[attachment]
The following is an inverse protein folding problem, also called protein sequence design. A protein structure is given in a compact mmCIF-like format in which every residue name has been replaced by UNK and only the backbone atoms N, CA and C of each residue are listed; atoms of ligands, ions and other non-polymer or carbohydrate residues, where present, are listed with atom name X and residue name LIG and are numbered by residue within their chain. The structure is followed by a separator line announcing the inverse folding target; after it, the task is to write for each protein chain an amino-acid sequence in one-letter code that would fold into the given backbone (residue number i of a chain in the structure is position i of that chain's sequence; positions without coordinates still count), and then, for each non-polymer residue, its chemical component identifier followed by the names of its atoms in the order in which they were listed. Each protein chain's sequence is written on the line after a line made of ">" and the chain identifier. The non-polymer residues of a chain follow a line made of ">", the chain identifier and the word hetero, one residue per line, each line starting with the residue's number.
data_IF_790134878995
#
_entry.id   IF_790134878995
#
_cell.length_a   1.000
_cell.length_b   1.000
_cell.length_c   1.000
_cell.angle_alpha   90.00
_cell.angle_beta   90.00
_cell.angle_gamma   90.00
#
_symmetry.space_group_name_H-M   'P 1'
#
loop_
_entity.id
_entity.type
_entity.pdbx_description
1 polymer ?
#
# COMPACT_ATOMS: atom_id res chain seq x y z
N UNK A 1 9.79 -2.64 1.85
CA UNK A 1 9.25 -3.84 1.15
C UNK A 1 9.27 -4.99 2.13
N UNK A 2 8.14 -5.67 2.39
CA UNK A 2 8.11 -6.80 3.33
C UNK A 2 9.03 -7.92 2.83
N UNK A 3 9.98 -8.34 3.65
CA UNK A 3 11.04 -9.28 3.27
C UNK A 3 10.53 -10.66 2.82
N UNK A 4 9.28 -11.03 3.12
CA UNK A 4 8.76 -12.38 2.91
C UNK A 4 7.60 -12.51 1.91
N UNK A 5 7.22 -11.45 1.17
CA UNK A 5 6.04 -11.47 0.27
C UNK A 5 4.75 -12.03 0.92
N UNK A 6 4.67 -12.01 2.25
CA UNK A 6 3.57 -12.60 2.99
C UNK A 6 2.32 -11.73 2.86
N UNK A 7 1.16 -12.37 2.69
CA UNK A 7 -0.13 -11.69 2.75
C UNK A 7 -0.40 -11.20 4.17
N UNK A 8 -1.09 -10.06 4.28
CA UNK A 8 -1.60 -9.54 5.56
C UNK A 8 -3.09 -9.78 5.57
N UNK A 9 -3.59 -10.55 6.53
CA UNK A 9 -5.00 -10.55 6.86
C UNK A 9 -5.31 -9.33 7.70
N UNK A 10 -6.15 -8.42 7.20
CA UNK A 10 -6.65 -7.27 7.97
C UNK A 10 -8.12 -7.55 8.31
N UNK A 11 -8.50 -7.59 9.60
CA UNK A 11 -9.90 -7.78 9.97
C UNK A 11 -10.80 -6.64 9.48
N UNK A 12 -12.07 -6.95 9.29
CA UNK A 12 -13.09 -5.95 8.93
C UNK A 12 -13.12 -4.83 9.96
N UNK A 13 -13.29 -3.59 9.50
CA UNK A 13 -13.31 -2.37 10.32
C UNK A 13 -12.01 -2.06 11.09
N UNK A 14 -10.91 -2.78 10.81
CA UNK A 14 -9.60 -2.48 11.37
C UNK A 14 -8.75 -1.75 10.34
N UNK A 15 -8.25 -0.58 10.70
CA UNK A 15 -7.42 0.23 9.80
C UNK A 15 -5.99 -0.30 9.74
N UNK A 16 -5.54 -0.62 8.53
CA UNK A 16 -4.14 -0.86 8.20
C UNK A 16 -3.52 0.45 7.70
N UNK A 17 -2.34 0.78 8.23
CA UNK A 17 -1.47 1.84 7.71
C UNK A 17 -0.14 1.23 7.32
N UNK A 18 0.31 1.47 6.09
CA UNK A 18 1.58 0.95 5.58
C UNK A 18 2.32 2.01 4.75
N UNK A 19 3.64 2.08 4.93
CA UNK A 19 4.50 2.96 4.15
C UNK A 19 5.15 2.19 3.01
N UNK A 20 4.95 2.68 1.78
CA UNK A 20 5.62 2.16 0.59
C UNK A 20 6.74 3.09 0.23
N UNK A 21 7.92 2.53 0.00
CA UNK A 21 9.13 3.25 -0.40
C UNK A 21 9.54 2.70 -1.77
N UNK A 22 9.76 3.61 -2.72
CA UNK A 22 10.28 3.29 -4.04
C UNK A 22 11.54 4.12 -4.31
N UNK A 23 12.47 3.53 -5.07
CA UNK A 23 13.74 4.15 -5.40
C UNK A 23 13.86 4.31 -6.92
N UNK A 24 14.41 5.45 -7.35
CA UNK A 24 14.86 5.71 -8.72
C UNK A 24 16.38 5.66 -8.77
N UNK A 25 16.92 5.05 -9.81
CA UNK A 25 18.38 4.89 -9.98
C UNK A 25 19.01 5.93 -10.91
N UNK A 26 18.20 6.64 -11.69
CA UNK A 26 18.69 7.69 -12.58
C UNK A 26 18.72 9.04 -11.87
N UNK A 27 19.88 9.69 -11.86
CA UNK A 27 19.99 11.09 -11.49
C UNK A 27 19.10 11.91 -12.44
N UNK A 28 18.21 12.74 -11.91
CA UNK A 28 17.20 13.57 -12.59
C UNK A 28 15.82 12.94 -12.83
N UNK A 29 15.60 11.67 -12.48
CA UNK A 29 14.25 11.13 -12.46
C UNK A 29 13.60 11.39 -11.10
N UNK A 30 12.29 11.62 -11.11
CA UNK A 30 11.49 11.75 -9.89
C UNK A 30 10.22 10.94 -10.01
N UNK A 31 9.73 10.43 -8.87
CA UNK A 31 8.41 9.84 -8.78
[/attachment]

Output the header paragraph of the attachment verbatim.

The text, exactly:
The following is an inverse protein folding problem, also called protein sequence design. A protein structure is given in a compact mmCIF-like format in which every residue name has been replaced by UNK and only the backbone atoms N, CA and C of each residue are listed; atoms of ligands, ions and other non-polymer or carbohydrate residues, where present, are listed with atom name X and residue name LIG and are numbered by residue within their chain. The structure is followed by a separator line announcing the inverse folding target; after it, the task is to write for each protein chain an amino-acid sequence in one-letter code that would fold into the given backbone (residue number i of a chain in the structure is position i of that chain's sequence; positions without coordinates still count), and then, for each non-polymer residue, its chemical component identifier followed by the names of its atoms in the order in which they were listed. Each protein chain's sequence is written on the line after a line made of ">" and the chain identifier. The non-polymer residues of a chain follow a line made of ">", the chain identifier and the word hetero, one residue per line, each line starting with the residue's number.